As Defected hire a “freelance advisory” head of inclusion, is it a sign of their commitment to diversity – or meaningless virtue signalling?

Strange things are going on within Defected at the moment, and you won’t be reading about any of them in Music Week – their chronicle of choice whenever they want something favourable about them to appear in the press.

Since Wez Saunders took over the company last year in a management buyout, Ears To The House has been watching closely to see how the company would change – after all, why buy a business and run it exactly like the predecessor did? Our initial reporting that not much would change in the short term proved accurate – but signs coming to the fore suggest Saunders is now sidelining the once powerful Dunmore family’s influence on the business.

The proof? Last month, it was announced that Sondela – owned by Louie Dunmore, son of Defected’s founder Simon Dunmore – was being relaunched as an independent label. And as for the ousted former boss, sources close to Defected tell us that “he isn’t in the office anywhere near as much as he used to be”.

Which brings us to this week – when Saunders announced the appointment of a Head of Inclusion to the company…

So, who is this Nathan Jordan? Well, his LinkedIn profile reveals he’s been working for Defected since March – but a closer look reveals something that really raises our eyebrows. Jordan describes his job as…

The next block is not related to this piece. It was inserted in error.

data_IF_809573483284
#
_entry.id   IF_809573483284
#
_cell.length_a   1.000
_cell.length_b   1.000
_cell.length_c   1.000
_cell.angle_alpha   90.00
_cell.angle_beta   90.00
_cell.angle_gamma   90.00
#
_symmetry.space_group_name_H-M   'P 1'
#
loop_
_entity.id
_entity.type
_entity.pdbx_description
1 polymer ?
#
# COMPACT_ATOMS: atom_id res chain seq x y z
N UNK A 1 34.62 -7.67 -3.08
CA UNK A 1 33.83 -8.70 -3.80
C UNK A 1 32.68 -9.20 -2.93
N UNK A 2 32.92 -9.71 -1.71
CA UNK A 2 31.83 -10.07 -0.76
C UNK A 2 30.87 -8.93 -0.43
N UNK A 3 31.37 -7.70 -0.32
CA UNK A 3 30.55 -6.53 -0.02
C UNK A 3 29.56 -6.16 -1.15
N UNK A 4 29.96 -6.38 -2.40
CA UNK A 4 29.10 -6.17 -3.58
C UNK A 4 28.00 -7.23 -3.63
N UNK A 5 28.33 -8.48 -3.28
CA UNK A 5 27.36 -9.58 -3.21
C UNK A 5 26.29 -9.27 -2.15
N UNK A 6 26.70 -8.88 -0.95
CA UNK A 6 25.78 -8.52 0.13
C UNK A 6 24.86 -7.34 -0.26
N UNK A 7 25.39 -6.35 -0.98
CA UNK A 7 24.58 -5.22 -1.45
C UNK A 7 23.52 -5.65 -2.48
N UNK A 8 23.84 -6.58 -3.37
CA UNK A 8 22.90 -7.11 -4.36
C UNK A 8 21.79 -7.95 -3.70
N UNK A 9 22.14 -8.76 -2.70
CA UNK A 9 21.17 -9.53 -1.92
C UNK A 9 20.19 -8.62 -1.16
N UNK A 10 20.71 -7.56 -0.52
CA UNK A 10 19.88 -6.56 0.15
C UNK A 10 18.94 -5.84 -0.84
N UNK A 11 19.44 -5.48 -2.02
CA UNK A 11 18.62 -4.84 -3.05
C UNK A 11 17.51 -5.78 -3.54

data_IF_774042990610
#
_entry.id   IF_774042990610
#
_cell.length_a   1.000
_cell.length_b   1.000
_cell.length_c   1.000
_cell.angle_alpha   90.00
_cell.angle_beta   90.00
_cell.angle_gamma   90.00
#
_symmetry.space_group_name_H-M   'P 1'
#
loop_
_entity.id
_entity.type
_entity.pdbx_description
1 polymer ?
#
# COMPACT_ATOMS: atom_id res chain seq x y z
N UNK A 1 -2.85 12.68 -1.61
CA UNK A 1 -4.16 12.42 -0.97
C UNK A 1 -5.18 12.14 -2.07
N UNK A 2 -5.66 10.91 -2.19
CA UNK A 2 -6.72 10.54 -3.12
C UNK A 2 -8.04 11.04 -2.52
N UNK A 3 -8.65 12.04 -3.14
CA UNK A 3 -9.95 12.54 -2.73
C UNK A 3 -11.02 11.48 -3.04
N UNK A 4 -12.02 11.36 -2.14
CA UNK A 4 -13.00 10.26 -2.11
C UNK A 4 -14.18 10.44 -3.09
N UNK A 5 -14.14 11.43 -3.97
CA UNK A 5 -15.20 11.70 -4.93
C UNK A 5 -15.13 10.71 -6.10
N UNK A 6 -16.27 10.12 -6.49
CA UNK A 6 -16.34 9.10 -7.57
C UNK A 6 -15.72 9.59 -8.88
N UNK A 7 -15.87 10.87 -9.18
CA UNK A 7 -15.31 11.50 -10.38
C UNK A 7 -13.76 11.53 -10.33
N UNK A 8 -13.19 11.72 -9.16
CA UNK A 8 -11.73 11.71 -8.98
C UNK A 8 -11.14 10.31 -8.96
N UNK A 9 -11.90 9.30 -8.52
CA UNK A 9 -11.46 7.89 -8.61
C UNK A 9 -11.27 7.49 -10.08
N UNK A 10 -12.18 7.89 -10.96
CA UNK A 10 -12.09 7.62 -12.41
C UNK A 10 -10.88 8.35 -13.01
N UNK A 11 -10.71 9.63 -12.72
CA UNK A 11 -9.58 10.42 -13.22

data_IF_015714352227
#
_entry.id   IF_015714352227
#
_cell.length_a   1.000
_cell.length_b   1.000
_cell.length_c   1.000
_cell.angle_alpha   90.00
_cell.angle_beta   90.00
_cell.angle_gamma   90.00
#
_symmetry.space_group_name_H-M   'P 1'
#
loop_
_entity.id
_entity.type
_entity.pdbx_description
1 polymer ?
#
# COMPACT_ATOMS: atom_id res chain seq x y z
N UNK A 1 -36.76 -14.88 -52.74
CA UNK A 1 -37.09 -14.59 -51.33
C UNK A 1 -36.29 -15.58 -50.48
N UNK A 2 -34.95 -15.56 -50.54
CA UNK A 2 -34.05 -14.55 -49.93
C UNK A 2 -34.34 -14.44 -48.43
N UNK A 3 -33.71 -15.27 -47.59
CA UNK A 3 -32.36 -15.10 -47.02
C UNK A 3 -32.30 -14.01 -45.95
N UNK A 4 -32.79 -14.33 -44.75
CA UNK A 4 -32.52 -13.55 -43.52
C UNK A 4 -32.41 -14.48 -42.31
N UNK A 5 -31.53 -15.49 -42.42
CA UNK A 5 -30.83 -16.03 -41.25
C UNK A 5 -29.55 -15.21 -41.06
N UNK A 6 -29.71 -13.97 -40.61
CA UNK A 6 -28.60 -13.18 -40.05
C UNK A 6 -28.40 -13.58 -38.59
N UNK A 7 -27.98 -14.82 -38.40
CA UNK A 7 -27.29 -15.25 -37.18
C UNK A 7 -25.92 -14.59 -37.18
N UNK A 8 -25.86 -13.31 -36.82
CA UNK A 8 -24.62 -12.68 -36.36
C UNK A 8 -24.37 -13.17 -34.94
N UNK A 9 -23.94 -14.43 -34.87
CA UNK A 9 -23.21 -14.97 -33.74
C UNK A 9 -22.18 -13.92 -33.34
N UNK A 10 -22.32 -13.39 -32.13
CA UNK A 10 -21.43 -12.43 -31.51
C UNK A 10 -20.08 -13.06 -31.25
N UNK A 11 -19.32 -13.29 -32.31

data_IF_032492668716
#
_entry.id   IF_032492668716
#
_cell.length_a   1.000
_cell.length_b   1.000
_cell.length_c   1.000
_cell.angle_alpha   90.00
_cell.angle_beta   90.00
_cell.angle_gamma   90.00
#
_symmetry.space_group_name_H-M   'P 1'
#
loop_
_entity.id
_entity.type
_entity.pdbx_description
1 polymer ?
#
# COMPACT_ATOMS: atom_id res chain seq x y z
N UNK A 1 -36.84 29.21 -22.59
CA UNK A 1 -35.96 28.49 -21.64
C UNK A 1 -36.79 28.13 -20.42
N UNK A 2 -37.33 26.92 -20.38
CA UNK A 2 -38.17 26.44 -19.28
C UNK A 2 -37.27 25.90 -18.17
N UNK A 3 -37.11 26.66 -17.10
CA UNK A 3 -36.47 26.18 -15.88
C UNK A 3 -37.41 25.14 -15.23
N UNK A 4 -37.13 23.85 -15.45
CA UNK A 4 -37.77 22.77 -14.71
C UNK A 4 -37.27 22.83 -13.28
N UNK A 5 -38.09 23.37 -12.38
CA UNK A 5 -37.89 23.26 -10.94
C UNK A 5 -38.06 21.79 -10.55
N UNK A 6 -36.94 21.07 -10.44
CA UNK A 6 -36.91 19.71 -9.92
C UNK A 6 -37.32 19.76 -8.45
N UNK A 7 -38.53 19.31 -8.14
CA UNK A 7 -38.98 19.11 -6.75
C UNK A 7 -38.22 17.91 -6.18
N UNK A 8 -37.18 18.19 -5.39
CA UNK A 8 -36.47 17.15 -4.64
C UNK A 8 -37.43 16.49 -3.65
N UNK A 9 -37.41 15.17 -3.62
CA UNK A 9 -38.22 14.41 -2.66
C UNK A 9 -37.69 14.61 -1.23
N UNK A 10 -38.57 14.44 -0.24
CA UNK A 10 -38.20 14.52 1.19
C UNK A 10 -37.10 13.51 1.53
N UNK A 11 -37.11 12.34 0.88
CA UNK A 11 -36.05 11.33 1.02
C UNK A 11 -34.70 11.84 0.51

“Delivering freelance advisory to Defected Records across internal inclusion efforts and external outreach to target and generate impact amongst those most underrepresented in the industry.”

His profile also says that he’s worked for diversity and inclusion at Microsoft since August 2022 – and is based in Manchester. We can also reveal that he spent several months at the start of the pandemic working for British health and beauty retailer Boots.

So why has Defected suddenly decided they need a head of inclusion? Sources close to the company told Ears To The House that they’re baffled – with one saying, “Defected already does pretty well with representing diversity. I can’t help but think this is a box ticking PR exercise which looks good, but will have no real effect on how things work.”.

Is this an unfair criticism? In the three months that Jordan has been at work in what he defines as his “freelance advisory” role, Defected has launched SpeakUp – a confidential reporting service available to Defected’s employees, freelancers like Jordan himself and contractors. He’s also introduced Rules Of The House – basically a list of things not to do at Defected’s events, which they promote regularly.

We also understand Jordan is working on plans to amend Defected’s contracts to make them more diverse – although we’re told that these plans haven’t been finalised yet. If Saunders pushes back against any of his proposals, things could get very interesting…

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